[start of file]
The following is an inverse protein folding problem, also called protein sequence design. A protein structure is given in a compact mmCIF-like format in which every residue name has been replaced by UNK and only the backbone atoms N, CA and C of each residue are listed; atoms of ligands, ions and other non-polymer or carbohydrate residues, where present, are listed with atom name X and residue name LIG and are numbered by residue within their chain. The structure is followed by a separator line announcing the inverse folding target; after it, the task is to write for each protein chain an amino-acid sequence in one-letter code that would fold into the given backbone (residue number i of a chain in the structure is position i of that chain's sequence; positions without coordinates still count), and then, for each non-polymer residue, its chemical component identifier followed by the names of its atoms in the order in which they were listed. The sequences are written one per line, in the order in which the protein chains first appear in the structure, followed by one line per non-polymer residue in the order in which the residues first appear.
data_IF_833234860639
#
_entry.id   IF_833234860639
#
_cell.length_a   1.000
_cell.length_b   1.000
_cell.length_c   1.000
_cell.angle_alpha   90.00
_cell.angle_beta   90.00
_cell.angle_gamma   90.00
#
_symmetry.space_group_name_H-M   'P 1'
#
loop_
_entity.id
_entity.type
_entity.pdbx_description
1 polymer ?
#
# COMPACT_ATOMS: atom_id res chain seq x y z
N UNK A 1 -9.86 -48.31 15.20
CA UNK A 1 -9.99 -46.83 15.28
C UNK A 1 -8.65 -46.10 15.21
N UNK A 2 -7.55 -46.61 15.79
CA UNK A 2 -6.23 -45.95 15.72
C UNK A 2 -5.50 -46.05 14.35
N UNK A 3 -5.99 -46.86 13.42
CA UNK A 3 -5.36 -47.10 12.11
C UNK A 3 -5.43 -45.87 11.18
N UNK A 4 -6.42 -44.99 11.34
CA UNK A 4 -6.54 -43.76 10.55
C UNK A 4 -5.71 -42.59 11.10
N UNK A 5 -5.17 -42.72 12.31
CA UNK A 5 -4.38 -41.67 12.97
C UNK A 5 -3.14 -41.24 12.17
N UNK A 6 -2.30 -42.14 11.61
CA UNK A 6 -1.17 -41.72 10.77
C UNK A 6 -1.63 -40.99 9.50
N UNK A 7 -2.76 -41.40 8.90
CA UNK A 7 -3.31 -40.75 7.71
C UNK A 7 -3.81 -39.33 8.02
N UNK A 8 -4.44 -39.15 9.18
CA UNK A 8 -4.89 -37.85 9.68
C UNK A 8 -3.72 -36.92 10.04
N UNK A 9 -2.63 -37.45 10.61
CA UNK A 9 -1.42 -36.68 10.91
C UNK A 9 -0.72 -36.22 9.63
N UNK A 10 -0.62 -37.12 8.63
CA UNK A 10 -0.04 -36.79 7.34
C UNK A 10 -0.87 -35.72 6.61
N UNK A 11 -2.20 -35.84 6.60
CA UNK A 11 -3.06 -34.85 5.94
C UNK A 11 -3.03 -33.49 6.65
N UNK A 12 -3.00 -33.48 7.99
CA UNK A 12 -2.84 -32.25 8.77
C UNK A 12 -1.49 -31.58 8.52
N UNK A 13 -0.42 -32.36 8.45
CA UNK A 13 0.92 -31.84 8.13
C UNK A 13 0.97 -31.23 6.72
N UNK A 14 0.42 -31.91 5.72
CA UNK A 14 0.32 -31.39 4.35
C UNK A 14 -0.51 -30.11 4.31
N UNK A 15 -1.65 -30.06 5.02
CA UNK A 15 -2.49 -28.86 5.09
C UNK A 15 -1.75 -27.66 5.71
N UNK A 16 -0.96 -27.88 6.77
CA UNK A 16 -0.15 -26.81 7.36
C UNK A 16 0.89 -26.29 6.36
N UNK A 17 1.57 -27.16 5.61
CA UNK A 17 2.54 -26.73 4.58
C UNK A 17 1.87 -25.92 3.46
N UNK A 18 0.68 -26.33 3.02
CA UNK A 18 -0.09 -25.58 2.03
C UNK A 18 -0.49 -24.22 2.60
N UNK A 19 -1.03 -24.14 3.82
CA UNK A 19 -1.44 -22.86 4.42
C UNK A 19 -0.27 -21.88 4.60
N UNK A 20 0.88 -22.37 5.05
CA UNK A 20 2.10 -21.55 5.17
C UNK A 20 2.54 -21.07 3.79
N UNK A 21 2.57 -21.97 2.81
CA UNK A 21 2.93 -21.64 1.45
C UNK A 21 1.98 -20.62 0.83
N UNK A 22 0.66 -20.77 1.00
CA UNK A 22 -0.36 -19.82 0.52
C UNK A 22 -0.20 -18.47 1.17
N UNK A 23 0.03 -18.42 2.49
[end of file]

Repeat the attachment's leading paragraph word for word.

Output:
The following is an inverse protein folding problem, also called protein sequence design. A protein structure is given in a compact mmCIF-like format in which every residue name has been replaced by UNK and only the backbone atoms N, CA and C of each residue are listed; atoms of ligands, ions and other non-polymer or carbohydrate residues, where present, are listed with atom name X and residue name LIG and are numbered by residue within their chain. The structure is followed by a separator line announcing the inverse folding target; after it, the task is to write for each protein chain an amino-acid sequence in one-letter code that would fold into the given backbone (residue number i of a chain in the structure is position i of that chain's sequence; positions without coordinates still count), and then, for each non-polymer residue, its chemical component identifier followed by the names of its atoms in the order in which they were listed. The sequences are written one per line, in the order in which the protein chains first appear in the structure, followed by one line per non-polymer residue in the order in which the residues first appear.